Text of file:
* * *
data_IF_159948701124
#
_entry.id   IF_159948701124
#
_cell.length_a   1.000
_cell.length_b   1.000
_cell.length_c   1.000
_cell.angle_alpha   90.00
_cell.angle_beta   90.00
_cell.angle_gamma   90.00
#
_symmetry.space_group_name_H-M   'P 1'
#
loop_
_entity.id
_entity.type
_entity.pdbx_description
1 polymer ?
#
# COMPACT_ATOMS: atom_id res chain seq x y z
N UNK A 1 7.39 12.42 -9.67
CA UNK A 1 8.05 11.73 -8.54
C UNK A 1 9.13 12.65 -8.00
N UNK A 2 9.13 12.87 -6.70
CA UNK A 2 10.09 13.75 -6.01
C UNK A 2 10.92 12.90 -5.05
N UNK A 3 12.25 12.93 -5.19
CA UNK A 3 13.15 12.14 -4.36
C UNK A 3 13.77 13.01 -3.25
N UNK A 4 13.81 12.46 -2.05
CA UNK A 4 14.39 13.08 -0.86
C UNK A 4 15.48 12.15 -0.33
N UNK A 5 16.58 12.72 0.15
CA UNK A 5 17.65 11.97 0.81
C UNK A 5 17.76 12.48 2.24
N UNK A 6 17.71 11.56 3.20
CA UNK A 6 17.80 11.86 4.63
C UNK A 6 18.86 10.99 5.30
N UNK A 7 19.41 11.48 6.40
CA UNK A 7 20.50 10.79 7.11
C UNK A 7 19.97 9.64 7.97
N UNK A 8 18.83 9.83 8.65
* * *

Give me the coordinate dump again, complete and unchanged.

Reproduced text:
data_IF_159948701124
#
_entry.id   IF_159948701124
#
_cell.length_a   1.000
_cell.length_b   1.000
_cell.length_c   1.000
_cell.angle_alpha   90.00
_cell.angle_beta   90.00
_cell.angle_gamma   90.00
#
_symmetry.space_group_name_H-M   'P 1'
#
loop_
_entity.id
_entity.type
_entity.pdbx_description
1 polymer ?
#
# COMPACT_ATOMS: atom_id res chain seq x y z
N UNK A 1 7.39 12.42 -9.67
CA UNK A 1 8.05 11.73 -8.54
C UNK A 1 9.13 12.65 -8.00
N UNK A 2 9.13 12.87 -6.70
CA UNK A 2 10.09 13.75 -6.01
C UNK A 2 10.92 12.90 -5.05
N UNK A 3 12.25 12.93 -5.19
CA UNK A 3 13.15 12.14 -4.36
C UNK A 3 13.77 13.01 -3.25
N UNK A 4 13.81 12.46 -2.05
CA UNK A 4 14.39 13.08 -0.86
C UNK A 4 15.48 12.15 -0.33
N UNK A 5 16.58 12.72 0.15
CA UNK A 5 17.65 11.97 0.81
C UNK A 5 17.76 12.48 2.24
N UNK A 6 17.71 11.56 3.20
CA UNK A 6 17.80 11.86 4.63
C UNK A 6 18.86 10.99 5.30
N UNK A 7 19.41 11.48 6.40
CA UNK A 7 20.50 10.79 7.11
C UNK A 7 19.97 9.64 7.97
N UNK A 8 18.83 9.83 8.65